The main explanatory variable was whether a response was received without a reminder, following the first reminder, or following the second reminder. We also controlled for other factors that previous research has suggested may be associated with satisfaction with care. A systematic review  of all the published research outputs produced using the patient survey data showed that several patient characteristics are associated with their evaluation of care. In this study therefore we control for these factors including age, sex, length of stay in hospital, and whether the person was admitted as an emergency or not. Analysis was performed using ordinal logistic regression . We used Stata 12 to perform the analysis, obtaining robust standard errors that control for the clustering of observations within Trusts .
Figure 1 shows the distribution of reply times following each of the three mailings. Questionnaires are sent out in late September, with data due to be submitted to the central co-ordinating centre in mid-January, which effectively gives recipients of the survey three months in which to respond. As can be seen, the vast majority of questionnaires are returned within three weeks of the questionnaire or reminder being sent out. To an extent this is an artefact of the survey design, with the gaps between the first and second, and second and third mailings usually being 21 days. However, even responses to the final mailing, which could be received at any time until the end of the data collection window, have almost all been received by the end of three weeks.
Table 2 shows numbers of responses after each mailing and cumulative response rates. Of the 68,854 questionnaires for which return dates were recorded, 43,756 (63.5%) were received before the first reminder was sent, a further 11,850 (17.2%) were received after the first reminder (second mailing), and the remaining 13,248 (19.2%) arrived after the second reminder (third mailing). This corresponds to cumulative response rates of 32.8%, 41.7%, and 51.6% for the three response opportunities.
Table 3 shows results of the ordinal logistic regressions, one regression for each of the five outcome variables described above. A negative regression parameter estimate implies a lower probability of the patient reporting a high level of satisfaction. In all five cases the results show that patient satisfaction is lower among people who responded to the survey after receiving the first reminder, and lower still among those who only responded after the second mailing. These differences are statistically significant at the 0.05 level. In all five cases, satisfaction increases with age and is higher among male patients and people who were not subject to an emergency admission. In three out of the five cases, satisfaction declines with the length of the patient’s stay in the hospital.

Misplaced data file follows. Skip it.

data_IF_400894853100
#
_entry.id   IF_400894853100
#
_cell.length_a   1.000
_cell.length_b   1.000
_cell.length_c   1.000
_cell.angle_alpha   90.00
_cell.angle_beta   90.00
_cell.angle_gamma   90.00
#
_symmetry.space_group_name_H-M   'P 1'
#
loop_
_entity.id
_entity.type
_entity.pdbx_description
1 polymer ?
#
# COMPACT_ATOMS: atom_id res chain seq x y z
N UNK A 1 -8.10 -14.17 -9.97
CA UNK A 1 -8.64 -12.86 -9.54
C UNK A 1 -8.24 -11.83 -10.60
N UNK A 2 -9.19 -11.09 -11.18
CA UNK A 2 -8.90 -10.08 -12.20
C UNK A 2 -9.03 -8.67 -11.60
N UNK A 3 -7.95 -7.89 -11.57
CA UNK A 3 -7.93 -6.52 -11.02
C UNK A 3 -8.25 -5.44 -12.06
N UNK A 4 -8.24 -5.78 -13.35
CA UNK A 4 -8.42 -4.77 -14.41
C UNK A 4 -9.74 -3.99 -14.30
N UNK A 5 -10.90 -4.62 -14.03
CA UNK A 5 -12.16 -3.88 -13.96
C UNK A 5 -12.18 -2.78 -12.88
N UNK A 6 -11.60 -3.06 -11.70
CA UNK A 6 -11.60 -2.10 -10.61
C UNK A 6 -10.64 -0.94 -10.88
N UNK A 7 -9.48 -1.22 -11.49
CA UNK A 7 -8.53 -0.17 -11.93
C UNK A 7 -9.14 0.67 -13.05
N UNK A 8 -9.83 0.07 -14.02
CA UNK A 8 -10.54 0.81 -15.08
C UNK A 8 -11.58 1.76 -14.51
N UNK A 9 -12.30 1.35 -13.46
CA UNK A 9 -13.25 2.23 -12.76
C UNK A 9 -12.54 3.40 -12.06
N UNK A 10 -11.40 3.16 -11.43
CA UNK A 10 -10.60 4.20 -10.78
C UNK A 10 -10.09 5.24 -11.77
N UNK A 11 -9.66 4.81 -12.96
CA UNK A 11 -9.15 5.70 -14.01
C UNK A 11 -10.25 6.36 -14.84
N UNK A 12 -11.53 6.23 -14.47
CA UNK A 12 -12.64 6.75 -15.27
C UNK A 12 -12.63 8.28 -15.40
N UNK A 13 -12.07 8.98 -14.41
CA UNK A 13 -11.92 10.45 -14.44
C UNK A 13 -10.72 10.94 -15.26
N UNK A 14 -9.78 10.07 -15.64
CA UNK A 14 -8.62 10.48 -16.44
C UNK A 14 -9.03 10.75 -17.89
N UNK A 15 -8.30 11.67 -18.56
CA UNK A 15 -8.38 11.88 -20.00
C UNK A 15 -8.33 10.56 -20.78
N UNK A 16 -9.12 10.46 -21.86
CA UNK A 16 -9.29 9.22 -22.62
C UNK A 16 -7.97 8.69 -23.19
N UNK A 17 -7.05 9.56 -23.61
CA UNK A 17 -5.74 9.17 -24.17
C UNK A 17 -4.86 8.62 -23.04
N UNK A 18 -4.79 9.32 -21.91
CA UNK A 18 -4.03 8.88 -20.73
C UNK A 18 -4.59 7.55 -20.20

These results, then, are consistent with previous research that has shown that patient satisfaction is lower among patients who require one or two reminders to respond to a mail survey than it is among respondents who return their questionnaires immediately. To determine whether the differences are of substantive as well as statistical significance, we calculated the predicted probabilities of a respondent giving different answers on the questionnaire based on the regression results shown in Table 3. To calculate these probabilities we assumed that respondents were male, had an emergency admission, were 36–50 years of age, and had a hospital stay of 3.2 days (which is the mean in the sample). Predicted probabilities are shown in Table 4.
The largest difference in predicted probabilities between those who respond without a reminder and those who respond after the second reminder is in the first table, representing the analysis of responses to the overall rating of care question. The predicted probability of rating care as ‘Excellent’ declines from 0.41 to 0.33, a decline of 19%. The largest part of this is accounted for by an increase in the predicted probability of rating care as less than ‘Very good’ from 0.22 to 0.28, an increase of 27%.